The final report of the panel did not, initially, persuade Dion to support a reconfigured version of the deployment. There was a furious debate about the Manley Report inside the Liberal Party. At times I was drawn into those debates through backchannels. I was amazed at how weakly Dion was connected to his caucus colleagues and even to his own staff. Senior caucus and staff members, some with long political and government experience, had only the thinnest relationship with their leader. No matter what assurances we tried to give in public and in private, Dion always seemed suspicious we were trying to pull a fast one on him over the parliamentary vote.
When we guessed the time was ripe for a higher-level meeting, Harper invited Dion to his Centre Block office. Fortunately, he also invited Conservative House Leader Peter Van Loan to join the meeting and asked me to make sure Dion’s staff invited Liberal House Leader Ralph Goodale as well. In public, Harper was starting to speak about how he might need to go to the public if the House could not settle on a future for the Afghanistan mission. He needed Dion’s support to avoid an election. When the meeting began, I soon realized that the Liberal leader had not brought a position to the meeting, or even a starting point for negotiations. He started his part of the meeting by reading the passages in the Manley Report that were critical of our government’s conduct of the mission. Harper readily conceded the criticisms that Manley had made, and asked Dion if he had any suggestions for improving Parliament’s ability to track and debate the mission. Dion ignored the opening and kept on reading critical comments from the report. The more Harper tried to steer the conversation toward a discussion of the path ahead, the more Dion wanted to highlight the mistakes that had already been made. Eventually, Goodale stepped in to talk about how a motion to extend the mission might be worded and when the debate might be held. Goodale quickly worked out an agreement with the prime minister about next steps. By the time the parliamentary debate on the mission was held in March 2008, just before the NATO summit in Romania, Harper had asked the Liberals to put their conditions for extending the mission on the public record and then, in a speech to the Conference of Defence Associations Institute, he agreed to all those conditions. The motion he put to the House set 2011 as the end date for the mission. It also promised a better mix of diplomatic, development, and military efforts in Afghanistan (as recommended by the Manley Report), and struck a House committee to serve as a continuing forum for parliamentary discussion of the mission.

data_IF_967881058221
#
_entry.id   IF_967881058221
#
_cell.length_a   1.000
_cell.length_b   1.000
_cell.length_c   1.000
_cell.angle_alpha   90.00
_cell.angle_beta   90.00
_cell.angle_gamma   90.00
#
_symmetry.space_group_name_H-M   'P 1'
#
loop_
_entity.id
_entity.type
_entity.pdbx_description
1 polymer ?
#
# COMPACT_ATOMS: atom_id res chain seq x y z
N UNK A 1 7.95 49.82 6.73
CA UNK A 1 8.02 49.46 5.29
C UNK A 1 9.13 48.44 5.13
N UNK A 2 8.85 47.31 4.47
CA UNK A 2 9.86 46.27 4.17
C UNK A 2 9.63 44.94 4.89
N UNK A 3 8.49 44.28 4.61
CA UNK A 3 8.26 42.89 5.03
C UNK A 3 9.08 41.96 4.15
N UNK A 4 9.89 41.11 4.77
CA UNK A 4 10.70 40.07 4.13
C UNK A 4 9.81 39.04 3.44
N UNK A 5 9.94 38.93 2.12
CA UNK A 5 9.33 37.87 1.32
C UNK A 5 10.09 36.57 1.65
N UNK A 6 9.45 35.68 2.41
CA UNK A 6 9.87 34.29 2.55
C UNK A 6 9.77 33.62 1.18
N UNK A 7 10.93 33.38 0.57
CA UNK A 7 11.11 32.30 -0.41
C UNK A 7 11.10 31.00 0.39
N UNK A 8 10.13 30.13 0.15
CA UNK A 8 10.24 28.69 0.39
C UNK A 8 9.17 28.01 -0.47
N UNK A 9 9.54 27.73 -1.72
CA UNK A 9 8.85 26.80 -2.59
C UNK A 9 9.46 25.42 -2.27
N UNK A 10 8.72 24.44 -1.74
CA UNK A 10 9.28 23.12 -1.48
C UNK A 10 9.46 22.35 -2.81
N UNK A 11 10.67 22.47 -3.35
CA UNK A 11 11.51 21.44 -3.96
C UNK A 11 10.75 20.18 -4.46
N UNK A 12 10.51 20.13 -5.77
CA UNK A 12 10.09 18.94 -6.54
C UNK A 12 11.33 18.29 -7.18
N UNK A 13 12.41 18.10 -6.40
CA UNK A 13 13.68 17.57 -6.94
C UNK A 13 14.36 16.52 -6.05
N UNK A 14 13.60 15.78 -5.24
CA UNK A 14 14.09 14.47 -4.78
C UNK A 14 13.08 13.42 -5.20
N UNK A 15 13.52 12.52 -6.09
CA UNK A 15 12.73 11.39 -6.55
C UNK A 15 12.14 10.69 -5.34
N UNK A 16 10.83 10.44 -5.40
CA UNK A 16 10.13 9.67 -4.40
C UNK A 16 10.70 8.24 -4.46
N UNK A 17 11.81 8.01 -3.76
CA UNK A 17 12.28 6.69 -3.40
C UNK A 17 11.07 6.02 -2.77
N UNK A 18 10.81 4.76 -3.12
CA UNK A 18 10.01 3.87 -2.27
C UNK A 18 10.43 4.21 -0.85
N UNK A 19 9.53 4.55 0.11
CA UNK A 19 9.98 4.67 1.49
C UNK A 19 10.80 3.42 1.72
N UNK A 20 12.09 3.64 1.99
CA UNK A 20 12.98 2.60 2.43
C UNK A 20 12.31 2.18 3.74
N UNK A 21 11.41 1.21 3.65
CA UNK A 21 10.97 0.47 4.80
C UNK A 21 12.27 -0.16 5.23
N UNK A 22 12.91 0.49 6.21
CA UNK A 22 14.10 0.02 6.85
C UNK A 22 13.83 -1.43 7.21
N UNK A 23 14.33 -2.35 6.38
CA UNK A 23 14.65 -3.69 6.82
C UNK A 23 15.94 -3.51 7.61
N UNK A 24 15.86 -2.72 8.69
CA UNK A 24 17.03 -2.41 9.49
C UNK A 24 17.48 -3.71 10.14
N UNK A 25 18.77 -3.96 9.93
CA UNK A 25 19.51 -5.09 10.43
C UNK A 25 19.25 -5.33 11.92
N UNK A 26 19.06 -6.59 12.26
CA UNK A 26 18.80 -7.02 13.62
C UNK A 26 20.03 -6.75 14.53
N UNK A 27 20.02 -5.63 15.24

Any worry that getting Parliament’s approval of the mission would limit political debate about it turned out to be groundless. When there is a minority government, a parliamentary motion to support a deployment will almost certainly be a confidence matter. Given that Dion’s initial hard line on the mission forced the Harper government to regroup and commission the Manley Panel, the prospect of the parliamentary vote improved the government’s oversight of the mission, but it did not stop the Liberals or anyone else from criticizing the mission in the House and elsewhere. When there is a majority government, the opposition parties will be free to oppose any proposed military mission and criticize the conduct of it without limit. Even when the result of that vote is a foregone conclusion because the government has a majority and is firmly behind the mission, the parliamentary debate forces both sides to state their positions in public. The government has to offer a justification of the mission. It will face questions about its strategy, the resourcing of the mission, and its coordination with allies. Where the outcome of the vote is not a foregone conclusion, there may have to be some give and take between the parties, give and take that still lets the opposition criticize the conduct of the mission later. The index of Hansard during the Harper government shows no shortage of debate, criticism, and commentary about the Afghanistan mission in Parliament.
I regret that Stephen Harper and Stéphane Dion did not develop a better personal relationship as party leaders. Politics is competitive, and we did our best to keep Dion away from power, but he could have had more impact along the way. During the Afghan vote discussions, I realized he has only one tool in his political toolbox—the polemical argument. He used that tool beautifully to point out the poor arguments in favour of Quebec separation in 1995 and 1996. In doing so, he drew heavily on arguments that Harper had advanced years earlier. Like all of Dion’s political science colleagues, I was proud of his contribution to the debate. But his polemical skills left him unable to think through a path ahead for himself, his party, or the country in prosecuting the Afghanistan war. Churchill’s polemical attacks on British policy in the 1930s made him uniquely qualified to lead the war effort once he became prime minister. Dion did not seem to be able to follow the same path.